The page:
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Buying Vehicle in Qatar

In Qatar, you will need to wait until your residence visa is issued before you can buy a car. Many expatriates are pleasantly surprised to find that the cost of running a vehicle is significantly less than in their home country, which allows people to purchase cars that they wouldn’t be able to afford at home. There is generally no age limit on insurance of certain cars as there is in many other countries, so people find that they can have a car of their choice before they reach 40. You should have no trouble in buying a car in Qatar, as there are a number of new vehicle dealerships in and around Doha.

The major problem you may face is that many dealers only import a few of each model, so you may have to wait for the next shipment if they don’t have the one you want in stock. This can take anything from a couple of weeks to two months, so patience is key here. Big 4WD vehicles are very popular and recommended if you have children; not only for more space, but for safety as well. Most families in Qatar have at own least one SUV and other brands like Toyota, Mitsubishi, BMW, Mercedes and Nissan are among the more popular makes. Toyotas dominate the market and always fetch a premium. SUVs are popular because they allow excursion options into the dunes at the weekend, and also because there are so many large cars on the road that from a safety perspective it can give you more presence while driving. With the low cost of fuel in the region, environmental concerns do seem to take a back seat to large sizes and glamorous, expensive style and quality.

Good quality used vehicles can be a little bit more difficult to find because sales are often not accompanied by maintenance records. There are lots of second-hand car showrooms in Doha, but the quality isn’t always particularly good. High speed crashes are prevalent and many written off vehicles make it back onto the road. This is fine if you are aware of it and have paid a reasonably low price, but not if it is being sold as an undamaged vehicle. It is best to go to a reputable dealer so you don’t regret your purchase.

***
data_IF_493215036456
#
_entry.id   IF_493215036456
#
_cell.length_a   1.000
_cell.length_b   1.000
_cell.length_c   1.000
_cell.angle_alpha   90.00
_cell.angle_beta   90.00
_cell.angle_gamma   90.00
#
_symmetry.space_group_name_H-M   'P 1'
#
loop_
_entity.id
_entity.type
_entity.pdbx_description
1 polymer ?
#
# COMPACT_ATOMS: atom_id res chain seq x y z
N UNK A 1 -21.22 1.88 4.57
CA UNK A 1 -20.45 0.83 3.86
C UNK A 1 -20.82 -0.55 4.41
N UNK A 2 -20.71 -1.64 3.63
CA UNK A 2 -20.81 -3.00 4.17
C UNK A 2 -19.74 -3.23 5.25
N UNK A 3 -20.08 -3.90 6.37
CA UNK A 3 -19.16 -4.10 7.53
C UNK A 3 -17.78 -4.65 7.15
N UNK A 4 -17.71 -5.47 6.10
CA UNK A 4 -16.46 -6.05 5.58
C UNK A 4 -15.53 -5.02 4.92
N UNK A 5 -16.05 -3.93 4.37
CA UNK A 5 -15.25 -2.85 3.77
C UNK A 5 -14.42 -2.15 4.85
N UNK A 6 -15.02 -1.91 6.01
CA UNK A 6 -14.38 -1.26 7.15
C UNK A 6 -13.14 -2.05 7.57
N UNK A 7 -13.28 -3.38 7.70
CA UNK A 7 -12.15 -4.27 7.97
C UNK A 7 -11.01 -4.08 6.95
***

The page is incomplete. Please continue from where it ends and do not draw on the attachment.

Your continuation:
Expatriates come and go continually throughout the year, so it’s highly possible for you to pick up an impressive bargain second-hand car from someone who is leaving. People wanting to sell cars will advertise on noticeboards in supermarkets, school car parks, and within several expatriate heavy villa compounds. You may also find adverts in the local newspapers. Many people also email their friends and club members about selling their vehicles so it’s also a good idea to put up your own wanted notices in the different sports clubs and expatriate hang out around town. If you are unsure of the state of the vehicle, you can always ask to have it checked over by a professional or request taking it yourself.

If you do end up buying a second hand vehicle it is a relatively straightforward procedure to transfer the ownership from one person to another. Go to the Traffic Police department with the current owner of the vehicle and complete the necessary paperwork together. You will need to bring passport sized photos, a form of ID and your pre purchased insurance for the year. There must be visible proof that the car is insured and it will continue to be insured under the new owner. The new owner must renew the insurance when it expires





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